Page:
Friday, August 19, 2022

Staff Picks: Kendall Milton, Cameron Ward among college football breakout stars in 2022 season

The 2022 college football season is right around the corner, and you can bet that it will introduce us to some new stars. The ebbs and flows of the sport’s talent pool have only picked up in the era of mass transfers, and the new rhythms make it more likely that stars will appear in unexpected places once the games begin.

Just take former Michigan State running back Kenneth Walker III, for example. After two seasons of solid — but not spectacular — production at Wake Forest, Walker transferred to Michigan State for his junior season and became one of the sport’s stars in 2021, rushing for 1,636 yards and earning the designation of Heisman Trophy finalist.

Then, in April, Walker became the second running back taken in the 2022 NFL Draft as he completed a remarkable journey from seemingly average Power Five running back to early-round NFL Draft pick in less than a year’s time. He was the ultimate breakout star of the 2021 season and a case study in how a change in system can raise a player’s ceiling.

So who do we think could be in line to play the role of breakout star in the 2022 season? Our team members make their picks for this edition of Staff Picks.

Kendall Milton, RB, Georgia

The junior running back for the Bulldogs is in a perfect spot to become the SEC’s best running back after sitting behind Zamir White and James Cook during his first two years in Athens. Milton had 56 carries for 264 yards and one touchdown in 2021, and the 6-foot-1, 210 pounder could emerge as the No. 1 back in Athens before all is said and done. Why? Fellow running back Kenny McIntosh, who also could be considered in this section, is a more multi-faceted back who will likely take over Cook’s role as a more hybrid running back/receiver out of the backfield. That will leave the tough yards to Milton, who should top the 1,000-yard mark on a team that will likely play for the SEC Championship for the second straight season.  — Barrett Sallee

Cameron Ward, QB, Washington State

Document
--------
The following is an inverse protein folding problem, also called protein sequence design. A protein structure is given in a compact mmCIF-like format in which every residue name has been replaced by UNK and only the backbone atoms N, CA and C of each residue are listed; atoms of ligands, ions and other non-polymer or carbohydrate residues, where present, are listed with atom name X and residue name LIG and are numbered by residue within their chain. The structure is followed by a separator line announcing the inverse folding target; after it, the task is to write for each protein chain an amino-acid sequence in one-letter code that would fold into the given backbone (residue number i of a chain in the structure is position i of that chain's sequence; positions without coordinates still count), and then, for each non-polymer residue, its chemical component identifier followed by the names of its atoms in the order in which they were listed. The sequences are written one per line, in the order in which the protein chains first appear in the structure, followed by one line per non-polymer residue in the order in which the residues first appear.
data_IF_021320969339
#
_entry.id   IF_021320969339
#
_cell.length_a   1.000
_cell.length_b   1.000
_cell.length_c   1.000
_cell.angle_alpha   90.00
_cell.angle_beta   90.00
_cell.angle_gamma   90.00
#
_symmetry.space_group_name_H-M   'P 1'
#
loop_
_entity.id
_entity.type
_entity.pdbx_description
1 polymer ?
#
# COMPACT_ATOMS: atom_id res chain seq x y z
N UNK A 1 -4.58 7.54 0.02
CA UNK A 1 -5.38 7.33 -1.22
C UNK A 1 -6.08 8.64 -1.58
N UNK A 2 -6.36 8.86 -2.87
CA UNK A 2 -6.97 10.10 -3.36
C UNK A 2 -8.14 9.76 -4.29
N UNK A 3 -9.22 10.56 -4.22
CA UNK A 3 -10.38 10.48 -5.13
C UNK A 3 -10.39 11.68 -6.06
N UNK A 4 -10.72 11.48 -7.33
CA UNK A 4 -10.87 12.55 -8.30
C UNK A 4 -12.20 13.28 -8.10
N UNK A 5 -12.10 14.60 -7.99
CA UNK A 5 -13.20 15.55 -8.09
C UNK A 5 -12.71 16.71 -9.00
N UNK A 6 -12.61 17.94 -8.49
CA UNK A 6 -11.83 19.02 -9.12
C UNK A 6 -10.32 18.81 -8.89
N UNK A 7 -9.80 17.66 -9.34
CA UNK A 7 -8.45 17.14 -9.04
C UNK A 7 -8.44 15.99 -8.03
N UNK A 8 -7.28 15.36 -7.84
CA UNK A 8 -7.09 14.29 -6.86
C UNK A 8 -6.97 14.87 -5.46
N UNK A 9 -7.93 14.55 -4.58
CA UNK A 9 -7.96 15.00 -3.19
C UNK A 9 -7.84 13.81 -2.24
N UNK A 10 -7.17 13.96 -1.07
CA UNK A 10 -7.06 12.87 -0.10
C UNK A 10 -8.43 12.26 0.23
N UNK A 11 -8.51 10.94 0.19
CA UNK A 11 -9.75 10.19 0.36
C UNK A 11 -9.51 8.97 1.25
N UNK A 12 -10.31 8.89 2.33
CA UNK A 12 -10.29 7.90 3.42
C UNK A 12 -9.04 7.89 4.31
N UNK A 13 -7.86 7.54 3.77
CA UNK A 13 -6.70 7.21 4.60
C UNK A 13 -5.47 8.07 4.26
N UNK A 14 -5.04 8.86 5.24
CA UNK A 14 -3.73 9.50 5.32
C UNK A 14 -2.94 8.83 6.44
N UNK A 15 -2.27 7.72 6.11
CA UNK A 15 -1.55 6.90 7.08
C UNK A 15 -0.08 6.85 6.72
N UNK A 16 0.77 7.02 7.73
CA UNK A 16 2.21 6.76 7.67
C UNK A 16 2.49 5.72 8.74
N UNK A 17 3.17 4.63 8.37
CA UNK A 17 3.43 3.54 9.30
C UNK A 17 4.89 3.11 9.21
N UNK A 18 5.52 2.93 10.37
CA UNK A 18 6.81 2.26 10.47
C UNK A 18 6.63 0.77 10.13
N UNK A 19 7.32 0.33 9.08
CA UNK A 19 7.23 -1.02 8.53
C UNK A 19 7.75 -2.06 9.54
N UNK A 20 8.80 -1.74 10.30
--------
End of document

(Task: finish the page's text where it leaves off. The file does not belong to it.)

If you aren’t familiar with the former FCS signal-caller who transferred to Washington State this offseason, get acquainted. Ward was a no-name recruit whose only D-I offer came from Incarnate Word, but then-coach Eric Morris turned Ward into the Jerry Rice Award winner as the best freshman in FCS during the Covid-shortened spring 2021 season. Ward went nuclear in his first full campaign last fall, completing 65% of his passes for 4,648 yards and 47 touchdowns in just 13 games, including 328 yards and four touchdowns in UIW’s first ever FCS Playoff victory over Stephen F. Austin. 

Morris accepted the offensive coordinator job at under Jake Dickert at Wazzu over the offseason and brought Ward with him to Pullman. It’s hard to ignore the comparisons to QB Bailey Zappe and OC Zach Kittley moving from Houston Baptist to Western Kentucky together — and that resulted in the most productive passing offense of all time. Ward has the talent to reach similar lofty goals in a familiar system. — Shehan Jeyarajah

Quentin Johnston, WR, TCU 

Within Big 12 circles, Johnston is already known as a downfield threat. But as he prepares for his junior season in new head coach Sonny Dykes’ system, Johnston is poised to break out on the national scene and position himself as an early-round selection in the 2023 NFL Draft. In Dykes’ four seasons at SMU, the Mustangs averaged a top-20 passing offense. By comparison, the Horned Frogs ranked 60th and 99th nationally in passing offense during Johnston’s first two seasons on campus. As Dykes implements his system from SMU at TCU, Johnston will be an obvious beneficiary of an improved throwing game. 

At 6-foot-4 and 212 pounds, and as the third-highest rated TCU signee of the 247Sports era, he’s got the frame and pedigree to make the jump from All-Big 12 performer to All-American. If he can stay healthy, look for Johnston to match or surpass his career numbers to this point (55 catches for 1,121 yards and eight touchdowns) in the season ahead and become one of the nation’s top breakout stars. SMU had a pass-catcher selected in each of the last three NFL Drafts after playing in Dykes’ system, and it’ll be no surprise if Johnston keeps Dykes’ streak alive — potentially even as a first-rounder. — David Cobb

Jared Verse, DE, Florida State

The comparisons to Jermaine Johnson are going to be plentiful. Johnson arrived at Florida State from Georgia and wound up as the ACC Defensive Player of the Year in 2021 before becoming a first-round draft pick. Those are high expectations, and it’s a bit unfair (if not premature) to simply assume Verse will replicate those accolades. However, the belief that Verse could be at least an all-conference player seems appropriate. Verse was a FCS Freshman All-American an had 13.5 sacks in 15 career games at Albany. If he can handle the jump in talent, Verse could position himself as one of the more critical transfers of 2022. — Ben Kercheval

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